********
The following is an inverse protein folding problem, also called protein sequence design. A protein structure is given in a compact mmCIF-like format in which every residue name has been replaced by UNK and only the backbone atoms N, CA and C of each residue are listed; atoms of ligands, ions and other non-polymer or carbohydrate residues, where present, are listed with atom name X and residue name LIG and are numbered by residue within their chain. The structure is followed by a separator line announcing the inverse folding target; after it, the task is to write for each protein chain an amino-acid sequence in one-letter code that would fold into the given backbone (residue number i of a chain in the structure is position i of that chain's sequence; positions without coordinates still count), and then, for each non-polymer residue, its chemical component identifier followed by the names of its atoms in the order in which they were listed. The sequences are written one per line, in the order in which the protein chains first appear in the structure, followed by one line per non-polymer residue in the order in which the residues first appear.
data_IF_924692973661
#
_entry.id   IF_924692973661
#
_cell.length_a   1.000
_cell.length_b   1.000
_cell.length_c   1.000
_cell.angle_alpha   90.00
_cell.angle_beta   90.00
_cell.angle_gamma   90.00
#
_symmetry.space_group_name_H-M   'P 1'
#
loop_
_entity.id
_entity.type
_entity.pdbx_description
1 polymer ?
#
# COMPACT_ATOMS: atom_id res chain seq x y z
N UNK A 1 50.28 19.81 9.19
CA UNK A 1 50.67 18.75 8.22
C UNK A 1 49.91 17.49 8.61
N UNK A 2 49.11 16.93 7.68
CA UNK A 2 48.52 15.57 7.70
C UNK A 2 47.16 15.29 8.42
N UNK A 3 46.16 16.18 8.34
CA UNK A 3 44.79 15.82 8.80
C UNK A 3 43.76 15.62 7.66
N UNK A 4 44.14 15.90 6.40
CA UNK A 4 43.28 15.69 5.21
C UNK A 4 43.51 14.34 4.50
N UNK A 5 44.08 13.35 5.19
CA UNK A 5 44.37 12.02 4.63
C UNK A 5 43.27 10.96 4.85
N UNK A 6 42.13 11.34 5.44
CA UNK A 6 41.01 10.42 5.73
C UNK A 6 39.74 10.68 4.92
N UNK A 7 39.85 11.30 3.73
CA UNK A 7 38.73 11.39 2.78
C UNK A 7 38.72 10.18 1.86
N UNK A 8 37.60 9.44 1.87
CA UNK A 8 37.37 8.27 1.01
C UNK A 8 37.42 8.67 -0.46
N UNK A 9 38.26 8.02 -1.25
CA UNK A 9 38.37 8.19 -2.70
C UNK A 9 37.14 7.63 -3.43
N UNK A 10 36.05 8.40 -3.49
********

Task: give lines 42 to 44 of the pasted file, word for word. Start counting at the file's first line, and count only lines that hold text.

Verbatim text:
C UNK A 7 38.72 10.18 1.86
N UNK A 8 37.60 9.44 1.87
CA UNK A 8 37.37 8.27 1.01